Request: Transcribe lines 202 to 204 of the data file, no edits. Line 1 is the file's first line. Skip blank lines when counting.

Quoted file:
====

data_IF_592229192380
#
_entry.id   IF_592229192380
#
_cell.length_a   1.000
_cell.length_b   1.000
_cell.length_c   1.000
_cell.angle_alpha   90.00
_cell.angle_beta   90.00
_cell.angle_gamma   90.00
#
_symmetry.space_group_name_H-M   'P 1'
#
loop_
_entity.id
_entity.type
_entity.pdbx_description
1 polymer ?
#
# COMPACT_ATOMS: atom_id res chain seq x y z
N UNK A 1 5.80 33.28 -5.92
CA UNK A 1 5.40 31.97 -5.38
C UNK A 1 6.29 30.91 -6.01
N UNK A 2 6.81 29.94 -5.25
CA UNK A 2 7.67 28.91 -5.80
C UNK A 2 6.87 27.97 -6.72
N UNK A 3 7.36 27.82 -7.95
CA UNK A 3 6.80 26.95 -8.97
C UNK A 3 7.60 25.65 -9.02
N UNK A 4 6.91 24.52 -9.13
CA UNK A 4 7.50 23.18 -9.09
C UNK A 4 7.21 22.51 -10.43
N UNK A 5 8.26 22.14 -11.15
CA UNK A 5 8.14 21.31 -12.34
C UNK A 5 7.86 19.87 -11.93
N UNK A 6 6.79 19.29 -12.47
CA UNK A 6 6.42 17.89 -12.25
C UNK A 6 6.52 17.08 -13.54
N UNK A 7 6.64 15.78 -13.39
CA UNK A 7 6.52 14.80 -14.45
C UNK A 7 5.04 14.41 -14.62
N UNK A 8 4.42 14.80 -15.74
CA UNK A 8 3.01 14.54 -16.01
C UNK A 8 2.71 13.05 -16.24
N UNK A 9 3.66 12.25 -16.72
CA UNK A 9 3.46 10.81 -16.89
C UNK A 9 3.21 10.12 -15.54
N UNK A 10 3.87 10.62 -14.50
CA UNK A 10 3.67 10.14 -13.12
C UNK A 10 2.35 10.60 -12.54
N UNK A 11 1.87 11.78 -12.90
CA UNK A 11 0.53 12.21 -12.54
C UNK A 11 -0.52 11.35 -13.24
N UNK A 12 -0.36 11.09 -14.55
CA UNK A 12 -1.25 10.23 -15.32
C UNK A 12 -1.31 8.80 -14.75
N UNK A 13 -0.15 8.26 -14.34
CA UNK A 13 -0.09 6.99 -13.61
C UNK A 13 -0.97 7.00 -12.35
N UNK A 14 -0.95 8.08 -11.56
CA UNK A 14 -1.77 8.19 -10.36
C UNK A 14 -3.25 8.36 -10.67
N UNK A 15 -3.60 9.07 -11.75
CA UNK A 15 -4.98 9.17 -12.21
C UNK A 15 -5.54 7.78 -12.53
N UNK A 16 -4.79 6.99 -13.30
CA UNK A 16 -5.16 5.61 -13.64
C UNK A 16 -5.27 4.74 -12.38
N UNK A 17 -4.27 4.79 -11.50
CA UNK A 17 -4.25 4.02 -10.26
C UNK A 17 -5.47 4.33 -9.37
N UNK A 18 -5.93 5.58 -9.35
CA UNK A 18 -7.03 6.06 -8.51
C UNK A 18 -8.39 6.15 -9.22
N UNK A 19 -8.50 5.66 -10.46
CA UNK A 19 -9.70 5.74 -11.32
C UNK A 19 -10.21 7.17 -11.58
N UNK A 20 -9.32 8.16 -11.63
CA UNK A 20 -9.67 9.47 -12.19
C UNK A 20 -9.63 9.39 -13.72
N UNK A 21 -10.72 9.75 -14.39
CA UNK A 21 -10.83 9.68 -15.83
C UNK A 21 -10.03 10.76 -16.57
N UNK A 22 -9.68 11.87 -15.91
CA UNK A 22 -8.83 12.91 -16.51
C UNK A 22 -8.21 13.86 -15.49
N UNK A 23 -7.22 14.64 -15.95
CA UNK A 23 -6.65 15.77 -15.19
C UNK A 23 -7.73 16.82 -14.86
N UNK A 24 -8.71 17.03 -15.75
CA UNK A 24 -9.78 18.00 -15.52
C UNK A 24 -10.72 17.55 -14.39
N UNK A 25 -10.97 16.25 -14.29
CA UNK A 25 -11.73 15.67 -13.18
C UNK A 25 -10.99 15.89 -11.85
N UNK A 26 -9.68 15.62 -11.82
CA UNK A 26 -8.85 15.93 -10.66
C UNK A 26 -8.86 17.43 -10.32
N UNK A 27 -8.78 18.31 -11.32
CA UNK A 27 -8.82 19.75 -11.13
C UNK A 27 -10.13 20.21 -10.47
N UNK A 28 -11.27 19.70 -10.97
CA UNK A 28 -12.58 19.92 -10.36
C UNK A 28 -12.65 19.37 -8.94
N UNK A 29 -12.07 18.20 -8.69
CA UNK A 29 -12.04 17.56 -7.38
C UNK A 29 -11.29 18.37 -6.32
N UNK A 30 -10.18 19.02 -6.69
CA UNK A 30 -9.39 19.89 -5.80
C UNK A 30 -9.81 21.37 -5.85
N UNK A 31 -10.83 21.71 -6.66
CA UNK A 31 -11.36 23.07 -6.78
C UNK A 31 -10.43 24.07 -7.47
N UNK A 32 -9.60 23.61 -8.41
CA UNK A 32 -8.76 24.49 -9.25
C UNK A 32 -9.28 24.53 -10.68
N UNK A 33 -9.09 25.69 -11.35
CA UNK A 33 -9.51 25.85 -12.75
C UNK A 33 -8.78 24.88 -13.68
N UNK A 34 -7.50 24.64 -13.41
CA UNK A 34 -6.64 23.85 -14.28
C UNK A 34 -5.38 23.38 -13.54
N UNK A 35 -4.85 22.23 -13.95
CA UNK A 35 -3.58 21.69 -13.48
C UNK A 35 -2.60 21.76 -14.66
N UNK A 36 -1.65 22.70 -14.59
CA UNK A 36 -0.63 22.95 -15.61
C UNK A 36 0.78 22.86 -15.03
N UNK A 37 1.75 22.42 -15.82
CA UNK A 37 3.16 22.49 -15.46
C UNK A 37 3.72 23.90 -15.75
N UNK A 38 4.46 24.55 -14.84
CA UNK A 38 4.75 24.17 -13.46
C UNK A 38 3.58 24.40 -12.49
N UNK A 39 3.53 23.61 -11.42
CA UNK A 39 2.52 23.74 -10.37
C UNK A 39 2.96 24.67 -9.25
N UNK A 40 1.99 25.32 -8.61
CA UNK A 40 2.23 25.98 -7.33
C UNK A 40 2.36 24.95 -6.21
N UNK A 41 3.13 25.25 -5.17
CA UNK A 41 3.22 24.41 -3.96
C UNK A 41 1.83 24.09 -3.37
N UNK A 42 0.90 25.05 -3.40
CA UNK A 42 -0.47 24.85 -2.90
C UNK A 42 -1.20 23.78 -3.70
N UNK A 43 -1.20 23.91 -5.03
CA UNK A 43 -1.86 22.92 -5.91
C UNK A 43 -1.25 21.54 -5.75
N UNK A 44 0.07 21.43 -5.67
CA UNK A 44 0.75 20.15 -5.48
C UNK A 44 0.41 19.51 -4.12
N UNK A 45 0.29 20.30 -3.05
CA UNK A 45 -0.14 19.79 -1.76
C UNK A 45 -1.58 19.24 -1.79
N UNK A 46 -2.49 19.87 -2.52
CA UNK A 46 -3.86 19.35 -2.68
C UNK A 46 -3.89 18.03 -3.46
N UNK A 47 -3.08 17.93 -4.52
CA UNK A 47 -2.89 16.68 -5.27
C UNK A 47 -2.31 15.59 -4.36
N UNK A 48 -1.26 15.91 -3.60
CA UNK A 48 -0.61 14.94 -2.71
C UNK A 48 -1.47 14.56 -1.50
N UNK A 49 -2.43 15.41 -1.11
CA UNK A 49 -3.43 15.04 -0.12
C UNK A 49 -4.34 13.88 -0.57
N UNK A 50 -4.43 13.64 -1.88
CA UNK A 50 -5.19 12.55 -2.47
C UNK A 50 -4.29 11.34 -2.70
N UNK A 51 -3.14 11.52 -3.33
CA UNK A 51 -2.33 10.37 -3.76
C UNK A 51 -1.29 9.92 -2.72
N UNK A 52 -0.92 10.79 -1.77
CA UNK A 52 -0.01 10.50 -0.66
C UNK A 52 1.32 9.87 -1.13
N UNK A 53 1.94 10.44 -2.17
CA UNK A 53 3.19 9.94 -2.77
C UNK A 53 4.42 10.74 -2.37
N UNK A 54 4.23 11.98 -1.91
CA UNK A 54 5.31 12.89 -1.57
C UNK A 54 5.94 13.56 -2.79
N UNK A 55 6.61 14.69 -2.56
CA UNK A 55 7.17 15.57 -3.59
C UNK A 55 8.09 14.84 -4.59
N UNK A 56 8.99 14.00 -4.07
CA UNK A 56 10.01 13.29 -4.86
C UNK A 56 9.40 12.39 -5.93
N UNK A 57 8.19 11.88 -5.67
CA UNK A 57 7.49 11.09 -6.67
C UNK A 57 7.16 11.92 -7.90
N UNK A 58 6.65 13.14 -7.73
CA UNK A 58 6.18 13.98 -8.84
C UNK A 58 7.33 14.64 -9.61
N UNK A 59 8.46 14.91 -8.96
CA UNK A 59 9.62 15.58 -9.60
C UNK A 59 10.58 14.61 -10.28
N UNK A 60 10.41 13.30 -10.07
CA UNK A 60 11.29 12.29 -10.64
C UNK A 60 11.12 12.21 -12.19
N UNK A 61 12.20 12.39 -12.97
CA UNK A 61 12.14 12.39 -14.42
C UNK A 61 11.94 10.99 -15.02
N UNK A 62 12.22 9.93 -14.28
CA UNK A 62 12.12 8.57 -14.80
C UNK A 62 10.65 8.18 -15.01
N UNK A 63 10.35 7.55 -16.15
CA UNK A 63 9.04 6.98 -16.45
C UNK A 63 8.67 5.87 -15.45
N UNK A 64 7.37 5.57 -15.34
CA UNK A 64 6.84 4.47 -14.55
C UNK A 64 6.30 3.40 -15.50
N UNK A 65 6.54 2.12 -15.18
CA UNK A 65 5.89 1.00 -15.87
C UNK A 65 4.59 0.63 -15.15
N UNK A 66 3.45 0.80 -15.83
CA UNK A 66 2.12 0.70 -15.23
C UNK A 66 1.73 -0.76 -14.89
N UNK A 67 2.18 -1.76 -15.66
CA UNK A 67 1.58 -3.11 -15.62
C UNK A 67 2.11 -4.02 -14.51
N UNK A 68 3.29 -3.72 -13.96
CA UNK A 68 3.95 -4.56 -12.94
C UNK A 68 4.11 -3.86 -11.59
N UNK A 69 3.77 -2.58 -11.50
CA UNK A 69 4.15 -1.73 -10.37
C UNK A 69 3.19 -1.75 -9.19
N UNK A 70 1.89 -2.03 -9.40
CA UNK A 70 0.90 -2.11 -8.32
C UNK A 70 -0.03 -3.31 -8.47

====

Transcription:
CA UNK A 61 12.14 12.39 -14.42
C UNK A 61 11.94 10.99 -15.02
N UNK A 62 12.22 9.93 -14.28